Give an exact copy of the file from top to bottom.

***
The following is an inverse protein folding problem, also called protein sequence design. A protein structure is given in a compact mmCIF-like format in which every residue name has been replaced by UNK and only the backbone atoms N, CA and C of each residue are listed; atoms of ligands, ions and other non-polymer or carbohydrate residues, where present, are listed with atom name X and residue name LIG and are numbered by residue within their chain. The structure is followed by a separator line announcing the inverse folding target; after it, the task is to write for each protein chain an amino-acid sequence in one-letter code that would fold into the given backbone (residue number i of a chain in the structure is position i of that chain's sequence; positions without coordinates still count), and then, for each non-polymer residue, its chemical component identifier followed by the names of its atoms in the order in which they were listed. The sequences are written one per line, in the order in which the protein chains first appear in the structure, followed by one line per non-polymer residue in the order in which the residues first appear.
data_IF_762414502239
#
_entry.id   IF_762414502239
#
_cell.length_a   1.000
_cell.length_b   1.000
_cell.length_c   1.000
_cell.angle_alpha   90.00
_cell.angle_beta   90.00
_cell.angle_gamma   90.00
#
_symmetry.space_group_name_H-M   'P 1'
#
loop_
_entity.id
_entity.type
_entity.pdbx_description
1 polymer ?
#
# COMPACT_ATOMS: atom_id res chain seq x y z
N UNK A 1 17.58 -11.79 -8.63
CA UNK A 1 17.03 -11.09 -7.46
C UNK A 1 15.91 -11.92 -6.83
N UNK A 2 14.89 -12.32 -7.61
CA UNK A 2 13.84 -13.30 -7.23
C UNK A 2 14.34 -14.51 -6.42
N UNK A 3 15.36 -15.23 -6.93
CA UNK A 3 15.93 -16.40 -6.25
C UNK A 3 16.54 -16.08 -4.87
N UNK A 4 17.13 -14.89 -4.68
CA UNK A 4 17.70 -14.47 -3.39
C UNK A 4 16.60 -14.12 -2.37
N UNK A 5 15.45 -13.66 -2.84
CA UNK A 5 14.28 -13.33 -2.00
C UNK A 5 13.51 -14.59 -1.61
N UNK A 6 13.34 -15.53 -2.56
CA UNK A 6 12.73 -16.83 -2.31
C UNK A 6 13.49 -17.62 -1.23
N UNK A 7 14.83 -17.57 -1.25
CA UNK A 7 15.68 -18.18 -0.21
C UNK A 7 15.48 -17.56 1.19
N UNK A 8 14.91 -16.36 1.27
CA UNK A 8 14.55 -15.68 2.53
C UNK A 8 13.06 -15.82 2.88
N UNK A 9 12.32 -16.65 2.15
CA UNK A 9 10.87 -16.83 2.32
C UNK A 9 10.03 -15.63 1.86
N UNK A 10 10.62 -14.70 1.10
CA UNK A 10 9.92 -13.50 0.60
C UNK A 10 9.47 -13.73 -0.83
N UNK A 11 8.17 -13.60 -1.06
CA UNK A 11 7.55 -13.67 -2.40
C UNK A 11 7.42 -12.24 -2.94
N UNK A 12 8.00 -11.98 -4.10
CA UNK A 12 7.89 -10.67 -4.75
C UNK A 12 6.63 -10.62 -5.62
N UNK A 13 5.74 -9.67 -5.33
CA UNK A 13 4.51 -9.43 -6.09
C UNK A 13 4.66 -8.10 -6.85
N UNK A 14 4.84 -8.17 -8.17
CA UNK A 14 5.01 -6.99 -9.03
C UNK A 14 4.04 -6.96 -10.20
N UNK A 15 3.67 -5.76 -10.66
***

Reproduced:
The following is an inverse protein folding problem, also called protein sequence design. A protein structure is given in a compact mmCIF-like format in which every residue name has been replaced by UNK and only the backbone atoms N, CA and C of each residue are listed; atoms of ligands, ions and other non-polymer or carbohydrate residues, where present, are listed with atom name X and residue name LIG and are numbered by residue within their chain. The structure is followed by a separator line announcing the inverse folding target; after it, the task is to write for each protein chain an amino-acid sequence in one-letter code that would fold into the given backbone (residue number i of a chain in the structure is position i of that chain's sequence; positions without coordinates still count), and then, for each non-polymer residue, its chemical component identifier followed by the names of its atoms in the order in which they were listed. The sequences are written one per line, in the order in which the protein chains first appear in the structure, followed by one line per non-polymer residue in the order in which the residues first appear.
data_IF_762414502239
#
_entry.id   IF_762414502239
#
_cell.length_a   1.000
_cell.length_b   1.000
_cell.length_c   1.000
_cell.angle_alpha   90.00
_cell.angle_beta   90.00
_cell.angle_gamma   90.00
#
_symmetry.space_group_name_H-M   'P 1'
#
loop_
_entity.id
_entity.type
_entity.pdbx_description
1 polymer ?
#
# COMPACT_ATOMS: atom_id res chain seq x y z
N UNK A 1 17.58 -11.79 -8.63
CA UNK A 1 17.03 -11.09 -7.46
C UNK A 1 15.91 -11.92 -6.83
N UNK A 2 14.89 -12.32 -7.61
CA UNK A 2 13.84 -13.30 -7.23
C UNK A 2 14.34 -14.51 -6.42
N UNK A 3 15.36 -15.23 -6.93
CA UNK A 3 15.93 -16.40 -6.25
C UNK A 3 16.54 -16.08 -4.87
N UNK A 4 17.13 -14.89 -4.68
CA UNK A 4 17.70 -14.47 -3.39
C UNK A 4 16.60 -14.12 -2.37
N UNK A 5 15.45 -13.66 -2.84
CA UNK A 5 14.28 -13.33 -2.00
C UNK A 5 13.51 -14.59 -1.61
N UNK A 6 13.34 -15.53 -2.56
CA UNK A 6 12.73 -16.83 -2.31
C UNK A 6 13.49 -17.62 -1.23
N UNK A 7 14.83 -17.57 -1.25
CA UNK A 7 15.68 -18.18 -0.21
C UNK A 7 15.48 -17.56 1.19
N UNK A 8 14.91 -16.36 1.27
CA UNK A 8 14.55 -15.68 2.53
C UNK A 8 13.06 -15.82 2.88
N UNK A 9 12.32 -16.65 2.15
CA UNK A 9 10.87 -16.83 2.32
C UNK A 9 10.03 -15.63 1.86
N UNK A 10 10.62 -14.70 1.10
CA UNK A 10 9.92 -13.50 0.60
C UNK A 10 9.47 -13.73 -0.83
N UNK A 11 8.17 -13.60 -1.06
CA UNK A 11 7.55 -13.67 -2.40
C UNK A 11 7.42 -12.24 -2.94
N UNK A 12 8.00 -11.98 -4.10
CA UNK A 12 7.89 -10.67 -4.75
C UNK A 12 6.63 -10.62 -5.62
N UNK A 13 5.74 -9.67 -5.33
CA UNK A 13 4.51 -9.43 -6.09
C UNK A 13 4.66 -8.10 -6.85
N UNK A 14 4.84 -8.17 -8.17
CA UNK A 14 5.01 -6.99 -9.03
C UNK A 14 4.04 -6.96 -10.20
N UNK A 15 3.67 -5.76 -10.66